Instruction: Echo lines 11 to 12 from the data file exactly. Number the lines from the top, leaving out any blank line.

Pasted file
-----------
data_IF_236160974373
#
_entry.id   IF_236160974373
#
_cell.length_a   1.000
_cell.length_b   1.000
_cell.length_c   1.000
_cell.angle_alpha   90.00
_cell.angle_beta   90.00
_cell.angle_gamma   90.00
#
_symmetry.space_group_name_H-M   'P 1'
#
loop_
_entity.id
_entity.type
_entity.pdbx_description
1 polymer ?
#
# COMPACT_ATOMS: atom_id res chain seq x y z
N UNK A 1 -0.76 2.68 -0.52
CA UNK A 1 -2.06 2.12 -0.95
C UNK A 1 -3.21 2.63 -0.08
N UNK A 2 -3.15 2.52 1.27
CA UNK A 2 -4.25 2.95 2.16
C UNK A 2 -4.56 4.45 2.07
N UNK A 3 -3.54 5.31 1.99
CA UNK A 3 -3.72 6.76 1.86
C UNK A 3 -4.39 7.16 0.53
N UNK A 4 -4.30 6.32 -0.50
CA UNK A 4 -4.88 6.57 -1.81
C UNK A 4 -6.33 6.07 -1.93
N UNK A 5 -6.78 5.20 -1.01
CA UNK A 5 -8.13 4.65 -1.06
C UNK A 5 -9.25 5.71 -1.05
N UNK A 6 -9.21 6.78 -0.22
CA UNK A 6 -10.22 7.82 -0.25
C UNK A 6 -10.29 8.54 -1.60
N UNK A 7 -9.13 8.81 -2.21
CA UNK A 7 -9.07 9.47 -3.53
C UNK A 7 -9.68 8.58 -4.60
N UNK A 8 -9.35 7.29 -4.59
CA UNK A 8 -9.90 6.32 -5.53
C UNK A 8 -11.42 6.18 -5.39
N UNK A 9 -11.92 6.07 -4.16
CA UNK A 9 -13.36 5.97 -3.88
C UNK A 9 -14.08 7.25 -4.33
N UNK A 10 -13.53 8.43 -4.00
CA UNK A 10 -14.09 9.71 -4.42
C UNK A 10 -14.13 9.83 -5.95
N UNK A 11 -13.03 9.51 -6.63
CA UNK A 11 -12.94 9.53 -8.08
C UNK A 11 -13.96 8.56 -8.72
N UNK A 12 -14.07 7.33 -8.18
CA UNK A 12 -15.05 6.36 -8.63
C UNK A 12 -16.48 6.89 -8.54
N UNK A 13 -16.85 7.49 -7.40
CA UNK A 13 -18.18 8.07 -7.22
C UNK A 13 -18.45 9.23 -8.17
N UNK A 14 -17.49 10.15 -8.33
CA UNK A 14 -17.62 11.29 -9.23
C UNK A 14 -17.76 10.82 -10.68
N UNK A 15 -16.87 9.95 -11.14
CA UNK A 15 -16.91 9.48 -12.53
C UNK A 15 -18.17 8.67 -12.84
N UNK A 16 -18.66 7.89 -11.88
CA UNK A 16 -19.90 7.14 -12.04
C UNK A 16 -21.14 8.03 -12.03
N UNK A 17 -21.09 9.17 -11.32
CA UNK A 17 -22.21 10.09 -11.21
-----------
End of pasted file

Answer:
#
_symmetry.space_group_name_H-M   'P 1'